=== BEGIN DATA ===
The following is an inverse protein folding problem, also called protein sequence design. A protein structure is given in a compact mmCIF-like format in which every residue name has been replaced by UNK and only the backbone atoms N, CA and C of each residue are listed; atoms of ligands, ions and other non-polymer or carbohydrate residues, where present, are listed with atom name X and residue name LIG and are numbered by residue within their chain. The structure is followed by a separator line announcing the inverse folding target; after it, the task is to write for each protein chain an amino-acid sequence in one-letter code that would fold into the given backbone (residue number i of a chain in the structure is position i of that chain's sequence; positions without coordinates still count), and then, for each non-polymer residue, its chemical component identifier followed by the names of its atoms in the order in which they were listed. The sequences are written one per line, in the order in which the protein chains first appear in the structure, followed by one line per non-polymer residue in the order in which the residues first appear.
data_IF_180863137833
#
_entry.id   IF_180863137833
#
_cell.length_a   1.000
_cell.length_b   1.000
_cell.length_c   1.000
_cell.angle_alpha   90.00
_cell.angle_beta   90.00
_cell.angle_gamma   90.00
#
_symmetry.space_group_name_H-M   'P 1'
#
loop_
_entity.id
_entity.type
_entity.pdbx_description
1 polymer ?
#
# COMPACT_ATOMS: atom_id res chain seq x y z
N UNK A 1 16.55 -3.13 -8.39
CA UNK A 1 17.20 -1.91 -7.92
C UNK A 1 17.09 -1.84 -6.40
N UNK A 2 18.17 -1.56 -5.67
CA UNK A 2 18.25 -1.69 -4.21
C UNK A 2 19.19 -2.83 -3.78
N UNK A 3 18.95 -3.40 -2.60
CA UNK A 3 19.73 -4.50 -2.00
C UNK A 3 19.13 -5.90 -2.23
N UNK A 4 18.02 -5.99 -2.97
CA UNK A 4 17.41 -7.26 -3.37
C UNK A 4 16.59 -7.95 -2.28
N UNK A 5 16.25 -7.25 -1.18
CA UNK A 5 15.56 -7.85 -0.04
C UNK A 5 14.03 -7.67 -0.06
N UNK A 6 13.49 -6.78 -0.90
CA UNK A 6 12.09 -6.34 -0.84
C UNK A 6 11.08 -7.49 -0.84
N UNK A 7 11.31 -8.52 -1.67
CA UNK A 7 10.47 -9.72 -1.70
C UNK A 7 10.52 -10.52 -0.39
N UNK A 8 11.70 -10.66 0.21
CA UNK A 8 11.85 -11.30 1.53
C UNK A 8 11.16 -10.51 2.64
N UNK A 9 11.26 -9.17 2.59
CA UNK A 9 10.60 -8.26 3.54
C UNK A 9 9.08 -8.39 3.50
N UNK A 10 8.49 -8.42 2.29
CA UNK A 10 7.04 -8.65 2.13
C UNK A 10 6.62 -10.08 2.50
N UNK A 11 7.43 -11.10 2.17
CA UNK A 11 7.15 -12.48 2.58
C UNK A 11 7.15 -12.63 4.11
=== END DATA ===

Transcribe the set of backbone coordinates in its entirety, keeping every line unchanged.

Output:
The following is an inverse protein folding problem, also called protein sequence design. A protein structure is given in a compact mmCIF-like format in which every residue name has been replaced by UNK and only the backbone atoms N, CA and C of each residue are listed; atoms of ligands, ions and other non-polymer or carbohydrate residues, where present, are listed with atom name X and residue name LIG and are numbered by residue within their chain. The structure is followed by a separator line announcing the inverse folding target; after it, the task is to write for each protein chain an amino-acid sequence in one-letter code that would fold into the given backbone (residue number i of a chain in the structure is position i of that chain's sequence; positions without coordinates still count), and then, for each non-polymer residue, its chemical component identifier followed by the names of its atoms in the order in which they were listed. The sequences are written one per line, in the order in which the protein chains first appear in the structure, followed by one line per non-polymer residue in the order in which the residues first appear.
data_IF_180863137833
#
_entry.id   IF_180863137833
#
_cell.length_a   1.000
_cell.length_b   1.000
_cell.length_c   1.000
_cell.angle_alpha   90.00
_cell.angle_beta   90.00
_cell.angle_gamma   90.00
#
_symmetry.space_group_name_H-M   'P 1'
#
loop_
_entity.id
_entity.type
_entity.pdbx_description
1 polymer ?
#
# COMPACT_ATOMS: atom_id res chain seq x y z
N UNK A 1 16.55 -3.13 -8.39
CA UNK A 1 17.20 -1.91 -7.92
C UNK A 1 17.09 -1.84 -6.40
N UNK A 2 18.17 -1.56 -5.67
CA UNK A 2 18.25 -1.69 -4.21
C UNK A 2 19.19 -2.83 -3.78
N UNK A 3 18.95 -3.40 -2.60
CA UNK A 3 19.73 -4.50 -2.00
C UNK A 3 19.13 -5.90 -2.23
N UNK A 4 18.02 -5.99 -2.97
CA UNK A 4 17.41 -7.26 -3.37
C UNK A 4 16.59 -7.95 -2.28
N UNK A 5 16.25 -7.25 -1.18
CA UNK A 5 15.56 -7.85 -0.04
C UNK A 5 14.03 -7.67 -0.06
N UNK A 6 13.49 -6.78 -0.90
CA UNK A 6 12.09 -6.34 -0.84
C UNK A 6 11.08 -7.49 -0.84
N UNK A 7 11.31 -8.52 -1.67
CA UNK A 7 10.47 -9.72 -1.70
C UNK A 7 10.52 -10.52 -0.39
N UNK A 8 11.70 -10.66 0.21
CA UNK A 8 11.85 -11.30 1.53
C UNK A 8 11.16 -10.51 2.64
N UNK A 9 11.26 -9.17 2.59
CA UNK A 9 10.60 -8.26 3.54
C UNK A 9 9.08 -8.39 3.50
N UNK A 10 8.49 -8.42 2.29
CA UNK A 10 7.04 -8.65 2.13
C UNK A 10 6.62 -10.08 2.50
N UNK A 11 7.43 -11.10 2.17
CA UNK A 11 7.15 -12.48 2.58
C UNK A 11 7.15 -12.63 4.11